McEwen Wins Stage 4, Boonen Holds on to Yellow

SAINT QUENTIN, France – Another day, another win for Australian Robbie McEwen.

Robbie McEwen

Australian Robbie McEwen celebrates his Stage 4 victory, his second in the 2006 Tour de France and the tenth Tour win of his career.

McEwen, the Davitamon-Lotto veteran, became the race's first double stage winner Wednesday with a convincing sprint victory in the 128.6-mile Stage 4 in four hours, 59 minutes, and 50 seconds. McEwen, who also won the second stage of this year's Tour de France, recorded the tenth win of his Tour career, while averaging 25.73 mph.

There was a 33-foot gap between McEwen and runner-up Isaac Galvez (Caisse-D'Espargne) of Spain, while former world-titlist Oscar Freire (Rabobank), also of Spain, took third. The sprint finish meant there was little change in the overall standings.

Tom Boonen (Quick-Step) of Belgium, the current world road titlist, holds a one-second lead over Michael Rogers (T-Mobile) of Australia. George Hincapie (Discovery Channel) of Greenville, South Carolina, is third overall, trailing by five seconds.

Floyd Landis (Phonak), the only other U.S. rider in the top ten, placed ninth and is 16 seconds out of the lead.

"I knew when I looked in the [stage] book, it was an ideal stage for me," said McEwen, who dedicated the win to Emeryville, California-based teammate Fred Rodriguez, who crashed out of the race in the third stage. "There's a slight grade, about 3 percent, and I've been focusing on the stage since I first looked at it last Wednesday."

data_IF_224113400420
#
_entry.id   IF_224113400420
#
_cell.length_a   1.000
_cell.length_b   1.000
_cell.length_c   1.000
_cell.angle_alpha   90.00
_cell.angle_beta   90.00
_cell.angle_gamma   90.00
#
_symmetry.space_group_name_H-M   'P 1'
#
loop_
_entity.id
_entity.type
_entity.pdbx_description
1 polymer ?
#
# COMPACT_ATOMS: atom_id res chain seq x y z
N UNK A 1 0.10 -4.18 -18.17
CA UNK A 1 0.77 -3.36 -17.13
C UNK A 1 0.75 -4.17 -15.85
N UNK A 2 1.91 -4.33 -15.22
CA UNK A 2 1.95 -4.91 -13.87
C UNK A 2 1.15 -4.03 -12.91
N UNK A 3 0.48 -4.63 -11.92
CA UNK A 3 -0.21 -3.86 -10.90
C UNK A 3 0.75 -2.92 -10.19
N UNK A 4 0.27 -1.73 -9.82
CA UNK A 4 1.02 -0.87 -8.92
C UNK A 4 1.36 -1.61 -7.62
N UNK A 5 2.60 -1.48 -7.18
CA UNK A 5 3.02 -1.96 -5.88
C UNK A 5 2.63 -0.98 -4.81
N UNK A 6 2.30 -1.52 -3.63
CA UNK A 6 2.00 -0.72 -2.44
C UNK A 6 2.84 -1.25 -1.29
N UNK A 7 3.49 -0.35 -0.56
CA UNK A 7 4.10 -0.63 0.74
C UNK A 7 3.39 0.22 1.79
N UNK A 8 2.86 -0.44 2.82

The stage featured one Category 3 and one Category 4 climb. A group of five riders built as much as a 4:55 margin after about 55 miles. But beginning after the first feedzone a few miles later, the peloton steadily brought the leaders back.

Chris Horner of Bend, Oregon, one of seven Americans left in the race, lost more than eight minutes after crashing in Stage 3. He had an early diagnosis of a broken finger and other ailments. But a team physician relocated Horner's finger and the Davitamon-Lotto veteran finished 36th in the main field.

The remaining 172 riders from the starting field of 176 will race 139.8 miles from Beauvais to Caen in Stage 5 on Thursday.

Our mission to inspire readers to get outside has never been more critical. In recent years, Outside Online has reported on groundbreaking research linking time in nature to improved mental and physical health, and we’ve kept you informed about the unprecedented threats to America’s public lands. Our rigorous coverage helps spark important debates about wellness and travel and adventure, and it provides readers an accessible gateway to new outdoor passions. Time outside is essential—and we can help you make the most of it. Making a financial contribution to Outside Online only takes a few minutes and will ensure we can continue supplying the trailblazing, informative journalism that readers like you depend on. We hope you’ll support us. Thank you.
Contribute to Outside
Lead Photo: Beth Schneider
More Adventure